Elsewhere, Harvard grad student Howard Aiken, working with IBM, created the Mark I, a digital computer that printed tables. The Mark II was the largest computer made from electromechanical relays, with 13,000 relays. Relays were quickly replaced with vacuum tubes, which could switch on and off many times faster, leading to the Enigma breaking Colossus computer and the 18,000 tube, 30 ton ENIAC. John von Neumann worked on the successor to the ENIAC, the EDVAC, which was the first stored program computer. Thus, we call computers that store the program in memory the von Neumann architecture. (Curiously, the book doesn’t mention that the term Harvard architecture comes from the Mark I.) The EDVAC didn’t use vacuum tubes for memory (too expensive) or iron cores (invented later). Instead it used mercury delay line memory, which consisted of a long tube filled with mercury. It took one millisecond for sound to traverse the tube, so by sending pulses one microsecond apart, the tube could hold 1000 bits of information. That must have been fun to work with.

Claude Shannon, who we met before, discovered the relationship between switches and Boolean logic, and then went on to establish the entire field of information theory. Norbert Wiener invented the cyber. The UNIVAC was developed from 1948 to 1951, and appeared on national TV with Walter Cronkite, who called it an “electronic brain”. Over at Bell Labs, on December 16, 1947, John Bardeen and Walter Brattain and William Shockley invented the first semiconductor transistor.

So now we’re going to break for a physics lesson. Semiconductors work by being doped with particular impurities, and if we combine them in the right way, we get all sorts of cool solid state electronics. Like the pocket radio. And thus the era of the vacuum tube was brought to an end. Transistors were smaller, cheaper, and cooler. Wouldn’t it be cool if we could combine lots of transistors together? Indeed, we can. Jack Kilby and Robert Noyce both had this idea. In 1965, Gordon Moore predicted everything would double.

For convenience, integrated circuits are packaged up and wrapped in plastic, with two rows of pins on each side. The Dual Inline Package. Some ICs are transistor-transistor logic (TTL) and some are complementary metal-oxide semiconductor (CMOS). Generally this affects their power consumption and voltage ranges and switching speeds, but some of the differences have faded with time. Transition time has always been very important, because that’s what makes computers go. A nanosecond is very short. Probably shorter than you can really comprehend. This matters because a computer processor is, plainly put, “moronically simple” moving bytes back and forth. In order to get any real work done, it needs to complete these simple tasks billions of times per second. If you combine a bunch of ICs together, instead of just being collections of NAND gates and flip flops, you have a microprocessor.

Now we’re going to look at two classic microprocessors. Not the very first, which would be the Intel 4004, but its successor the 8008 and the Motorola 6800. And by look at, I mean we’re going to go through the entire 8008 instruction set, opcode by opcode. In theory, an 8-bit computer might have 256 different instructions, and that would be a lot indeed, but lucky for us the 8008 only has 244 instructions. The interesting parts here are that in addition to a dedicated accumulator, we have other registers, B, C, D, H, and L. Instructions to move between them. Direct addressing, indirect addressing, immediate addressing. Instructions for binary coded decimal, rotating, xor, and other Boolean operations. But still no multiplication. Instructions for pushing and popping values on to a stack. Jumps, and more importantly, call and return instructions. Conditional call and return instructions because why not. Input, output. And finally, 00, the NOP.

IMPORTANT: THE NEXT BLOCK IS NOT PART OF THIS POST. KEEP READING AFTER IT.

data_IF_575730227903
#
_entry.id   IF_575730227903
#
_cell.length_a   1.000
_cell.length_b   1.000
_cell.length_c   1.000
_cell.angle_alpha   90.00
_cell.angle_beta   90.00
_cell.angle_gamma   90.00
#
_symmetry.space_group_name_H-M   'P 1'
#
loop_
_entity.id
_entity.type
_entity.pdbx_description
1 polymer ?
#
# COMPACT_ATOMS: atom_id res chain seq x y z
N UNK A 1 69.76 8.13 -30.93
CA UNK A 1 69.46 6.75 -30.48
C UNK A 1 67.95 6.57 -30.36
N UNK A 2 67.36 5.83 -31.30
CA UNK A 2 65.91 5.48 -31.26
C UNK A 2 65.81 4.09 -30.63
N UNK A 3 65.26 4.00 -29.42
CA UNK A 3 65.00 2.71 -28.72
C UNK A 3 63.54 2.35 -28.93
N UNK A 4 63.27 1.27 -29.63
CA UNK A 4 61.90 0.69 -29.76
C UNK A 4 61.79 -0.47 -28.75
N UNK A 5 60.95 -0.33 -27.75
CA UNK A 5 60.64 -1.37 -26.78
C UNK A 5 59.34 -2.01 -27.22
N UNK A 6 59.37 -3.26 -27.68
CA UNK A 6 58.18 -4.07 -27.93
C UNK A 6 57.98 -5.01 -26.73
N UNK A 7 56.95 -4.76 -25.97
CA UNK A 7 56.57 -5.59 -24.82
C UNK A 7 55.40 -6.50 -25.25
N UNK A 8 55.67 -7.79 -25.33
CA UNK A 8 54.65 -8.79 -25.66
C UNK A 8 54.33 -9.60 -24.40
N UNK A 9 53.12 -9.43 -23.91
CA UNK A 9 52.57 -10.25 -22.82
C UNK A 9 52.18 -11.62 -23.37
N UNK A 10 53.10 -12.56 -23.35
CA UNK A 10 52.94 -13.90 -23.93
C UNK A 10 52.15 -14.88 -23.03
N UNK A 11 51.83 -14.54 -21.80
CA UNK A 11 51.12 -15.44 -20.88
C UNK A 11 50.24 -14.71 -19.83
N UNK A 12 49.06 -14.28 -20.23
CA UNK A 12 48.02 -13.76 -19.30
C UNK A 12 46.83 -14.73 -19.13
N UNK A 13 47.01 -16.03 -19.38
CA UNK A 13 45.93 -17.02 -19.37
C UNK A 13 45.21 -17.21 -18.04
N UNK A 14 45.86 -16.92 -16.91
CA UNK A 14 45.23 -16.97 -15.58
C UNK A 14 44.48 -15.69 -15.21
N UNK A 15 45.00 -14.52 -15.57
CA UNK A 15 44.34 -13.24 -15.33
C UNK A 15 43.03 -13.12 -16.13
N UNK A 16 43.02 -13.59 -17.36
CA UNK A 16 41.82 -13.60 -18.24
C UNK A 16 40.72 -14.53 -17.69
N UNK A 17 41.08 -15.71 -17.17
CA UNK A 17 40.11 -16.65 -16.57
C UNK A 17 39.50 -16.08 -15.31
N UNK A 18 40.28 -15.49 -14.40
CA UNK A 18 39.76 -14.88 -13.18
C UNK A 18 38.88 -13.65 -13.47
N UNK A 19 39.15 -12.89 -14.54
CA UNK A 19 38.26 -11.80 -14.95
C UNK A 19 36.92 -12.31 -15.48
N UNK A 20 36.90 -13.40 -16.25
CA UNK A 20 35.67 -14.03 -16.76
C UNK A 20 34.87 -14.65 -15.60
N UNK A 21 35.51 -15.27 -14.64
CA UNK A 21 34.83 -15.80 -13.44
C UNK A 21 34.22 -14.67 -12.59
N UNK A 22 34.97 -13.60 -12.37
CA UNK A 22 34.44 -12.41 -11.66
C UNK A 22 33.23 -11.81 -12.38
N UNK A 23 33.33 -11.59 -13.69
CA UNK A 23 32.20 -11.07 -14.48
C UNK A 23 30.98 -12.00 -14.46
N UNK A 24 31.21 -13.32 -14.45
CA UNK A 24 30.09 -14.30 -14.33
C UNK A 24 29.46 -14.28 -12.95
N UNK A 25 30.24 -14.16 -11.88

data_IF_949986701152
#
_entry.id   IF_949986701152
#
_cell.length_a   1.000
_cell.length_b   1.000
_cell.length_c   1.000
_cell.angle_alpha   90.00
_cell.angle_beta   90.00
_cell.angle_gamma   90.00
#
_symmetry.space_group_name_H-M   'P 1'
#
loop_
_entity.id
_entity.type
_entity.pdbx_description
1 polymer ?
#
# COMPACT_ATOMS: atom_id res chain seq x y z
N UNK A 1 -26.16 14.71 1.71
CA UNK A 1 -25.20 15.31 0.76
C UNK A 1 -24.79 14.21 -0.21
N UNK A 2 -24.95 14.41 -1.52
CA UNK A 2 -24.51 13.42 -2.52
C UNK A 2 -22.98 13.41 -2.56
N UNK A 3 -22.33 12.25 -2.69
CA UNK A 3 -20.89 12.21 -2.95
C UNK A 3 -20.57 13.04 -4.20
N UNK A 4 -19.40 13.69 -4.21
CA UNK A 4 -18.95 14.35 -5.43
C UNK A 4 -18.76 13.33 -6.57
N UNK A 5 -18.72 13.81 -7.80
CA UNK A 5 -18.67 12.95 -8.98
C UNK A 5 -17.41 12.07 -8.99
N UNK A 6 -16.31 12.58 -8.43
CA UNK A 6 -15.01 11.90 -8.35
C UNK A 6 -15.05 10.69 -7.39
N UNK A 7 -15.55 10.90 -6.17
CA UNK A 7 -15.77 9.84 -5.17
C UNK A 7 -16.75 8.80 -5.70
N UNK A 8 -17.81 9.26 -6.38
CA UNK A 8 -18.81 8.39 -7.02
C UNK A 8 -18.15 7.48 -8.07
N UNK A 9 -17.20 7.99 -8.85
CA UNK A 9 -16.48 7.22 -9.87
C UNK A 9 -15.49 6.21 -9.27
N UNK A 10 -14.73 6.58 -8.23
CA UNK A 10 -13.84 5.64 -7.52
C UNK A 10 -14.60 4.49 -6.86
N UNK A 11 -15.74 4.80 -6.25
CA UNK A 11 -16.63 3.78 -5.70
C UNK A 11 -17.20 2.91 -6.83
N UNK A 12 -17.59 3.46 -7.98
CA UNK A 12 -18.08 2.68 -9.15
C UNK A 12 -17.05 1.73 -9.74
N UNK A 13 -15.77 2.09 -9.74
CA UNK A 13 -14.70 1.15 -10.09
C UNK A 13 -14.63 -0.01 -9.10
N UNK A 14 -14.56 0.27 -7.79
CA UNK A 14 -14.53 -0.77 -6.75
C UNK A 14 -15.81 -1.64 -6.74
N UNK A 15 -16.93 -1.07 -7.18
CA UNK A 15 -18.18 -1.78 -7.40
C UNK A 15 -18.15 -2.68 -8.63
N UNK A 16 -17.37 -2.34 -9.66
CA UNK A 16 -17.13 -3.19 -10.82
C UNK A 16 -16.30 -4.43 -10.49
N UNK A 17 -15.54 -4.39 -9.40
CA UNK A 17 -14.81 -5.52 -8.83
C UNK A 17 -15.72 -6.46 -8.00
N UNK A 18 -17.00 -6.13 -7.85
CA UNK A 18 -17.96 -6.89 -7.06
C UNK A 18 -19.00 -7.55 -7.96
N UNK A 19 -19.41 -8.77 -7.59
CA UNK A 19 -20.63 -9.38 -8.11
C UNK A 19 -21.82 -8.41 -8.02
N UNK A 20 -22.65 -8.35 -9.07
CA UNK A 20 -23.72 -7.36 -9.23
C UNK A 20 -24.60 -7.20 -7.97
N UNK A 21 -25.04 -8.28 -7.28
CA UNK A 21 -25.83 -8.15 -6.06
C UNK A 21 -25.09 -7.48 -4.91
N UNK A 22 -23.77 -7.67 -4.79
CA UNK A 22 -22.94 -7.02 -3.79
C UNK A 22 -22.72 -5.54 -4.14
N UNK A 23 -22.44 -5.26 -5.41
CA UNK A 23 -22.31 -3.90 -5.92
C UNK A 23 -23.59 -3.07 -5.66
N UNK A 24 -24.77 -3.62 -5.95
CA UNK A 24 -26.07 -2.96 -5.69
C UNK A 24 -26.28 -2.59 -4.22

The 6800 is a lot like the 8008, so we won’t look too closely. It has similar instructions, just with different opcodes. And wait, what’s this? It encodes 16 bit values backwards! The war between little endian and big endian has been with us from the beginning.

The 8008 was used in a few computer designs, but most importantly evolved into the 8088 (by way of the 16-bit 8086) which was the processor selected for the IBM PC. The Apple II used the MOS 6502, a refinement of the 6800, and the Macintosh used its successor, the 68000 or 68K.

Since these computer were fully functional, even by today’s standards, what do we do with several decades worth of doubling transistor counts? The answer pipelining, and speculative execution, and cache, and lots of other tricks to make things go fast.


I like the purple wire plan. Even when workarounds are documented (unfortunately rare), it’s usually just a comment right in the source next to the workaround. That’s a good means of explaining the workaround, but a poor means of documenting its existence. There’s no plan to deprecate, no timeline. It will remain there until someone stumbles upon it. It would be amazing to see a project collect and document every workaround and its life expectancy in a top level document, right next to the README.

Posted 04 Sep 2017 20:13 by tedu Updated: 04 Sep 2017 20:13
Tagged: bookreview